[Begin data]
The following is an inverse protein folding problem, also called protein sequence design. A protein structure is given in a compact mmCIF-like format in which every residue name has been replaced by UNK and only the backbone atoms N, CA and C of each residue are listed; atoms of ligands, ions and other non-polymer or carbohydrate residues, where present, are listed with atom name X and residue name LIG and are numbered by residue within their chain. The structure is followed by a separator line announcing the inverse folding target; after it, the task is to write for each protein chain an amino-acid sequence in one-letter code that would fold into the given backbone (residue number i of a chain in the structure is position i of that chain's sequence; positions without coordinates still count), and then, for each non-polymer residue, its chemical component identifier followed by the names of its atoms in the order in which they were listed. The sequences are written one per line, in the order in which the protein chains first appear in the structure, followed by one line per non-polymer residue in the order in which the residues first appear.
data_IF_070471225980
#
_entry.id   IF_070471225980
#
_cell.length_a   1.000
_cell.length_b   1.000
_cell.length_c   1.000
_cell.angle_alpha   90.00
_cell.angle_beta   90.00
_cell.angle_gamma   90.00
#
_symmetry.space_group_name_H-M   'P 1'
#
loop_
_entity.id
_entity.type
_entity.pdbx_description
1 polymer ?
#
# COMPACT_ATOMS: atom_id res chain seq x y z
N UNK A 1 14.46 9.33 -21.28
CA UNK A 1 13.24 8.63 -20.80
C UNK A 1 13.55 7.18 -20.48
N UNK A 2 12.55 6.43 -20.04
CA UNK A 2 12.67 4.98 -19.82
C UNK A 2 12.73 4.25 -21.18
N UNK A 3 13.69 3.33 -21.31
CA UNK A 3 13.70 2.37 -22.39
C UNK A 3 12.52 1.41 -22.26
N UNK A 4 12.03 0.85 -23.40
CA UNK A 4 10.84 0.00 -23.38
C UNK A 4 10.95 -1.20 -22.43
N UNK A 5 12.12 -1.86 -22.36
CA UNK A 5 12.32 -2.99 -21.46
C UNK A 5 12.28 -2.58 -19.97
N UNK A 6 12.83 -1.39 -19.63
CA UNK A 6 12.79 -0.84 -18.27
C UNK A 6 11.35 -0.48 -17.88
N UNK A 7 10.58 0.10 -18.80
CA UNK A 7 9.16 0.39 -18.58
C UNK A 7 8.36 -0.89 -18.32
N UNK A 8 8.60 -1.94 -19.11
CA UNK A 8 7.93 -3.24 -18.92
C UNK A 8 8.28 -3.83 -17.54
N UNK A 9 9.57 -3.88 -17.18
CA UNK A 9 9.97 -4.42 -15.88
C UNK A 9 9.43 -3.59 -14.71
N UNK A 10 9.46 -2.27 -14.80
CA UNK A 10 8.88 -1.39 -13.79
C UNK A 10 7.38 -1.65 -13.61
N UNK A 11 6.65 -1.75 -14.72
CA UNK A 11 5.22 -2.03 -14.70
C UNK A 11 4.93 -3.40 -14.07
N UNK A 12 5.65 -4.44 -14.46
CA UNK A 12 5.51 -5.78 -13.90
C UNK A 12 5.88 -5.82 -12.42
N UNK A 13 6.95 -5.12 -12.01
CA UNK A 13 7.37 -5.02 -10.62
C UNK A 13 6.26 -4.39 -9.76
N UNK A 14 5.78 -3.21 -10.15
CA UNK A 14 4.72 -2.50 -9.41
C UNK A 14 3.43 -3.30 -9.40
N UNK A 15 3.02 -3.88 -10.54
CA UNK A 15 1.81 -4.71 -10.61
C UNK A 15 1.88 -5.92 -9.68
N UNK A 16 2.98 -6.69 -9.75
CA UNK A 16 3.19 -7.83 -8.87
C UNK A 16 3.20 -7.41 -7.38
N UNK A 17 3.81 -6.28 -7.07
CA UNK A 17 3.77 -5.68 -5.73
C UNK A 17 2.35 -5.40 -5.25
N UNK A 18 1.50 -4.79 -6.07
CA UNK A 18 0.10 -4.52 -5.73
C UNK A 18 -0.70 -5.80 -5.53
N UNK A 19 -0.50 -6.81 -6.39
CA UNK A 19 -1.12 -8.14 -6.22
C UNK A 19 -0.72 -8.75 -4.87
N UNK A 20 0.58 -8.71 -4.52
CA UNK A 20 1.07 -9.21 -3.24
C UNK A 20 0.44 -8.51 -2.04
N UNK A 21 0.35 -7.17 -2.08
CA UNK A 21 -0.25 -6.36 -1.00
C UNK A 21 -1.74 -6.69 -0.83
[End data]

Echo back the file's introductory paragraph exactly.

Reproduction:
The following is an inverse protein folding problem, also called protein sequence design. A protein structure is given in a compact mmCIF-like format in which every residue name has been replaced by UNK and only the backbone atoms N, CA and C of each residue are listed; atoms of ligands, ions and other non-polymer or carbohydrate residues, where present, are listed with atom name X and residue name LIG and are numbered by residue within their chain. The structure is followed by a separator line announcing the inverse folding target; after it, the task is to write for each protein chain an amino-acid sequence in one-letter code that would fold into the given backbone (residue number i of a chain in the structure is position i of that chain's sequence; positions without coordinates still count), and then, for each non-polymer residue, its chemical component identifier followed by the names of its atoms in the order in which they were listed. The sequences are written one per line, in the order in which the protein chains first appear in the structure, followed by one line per non-polymer residue in the order in which the residues first appear.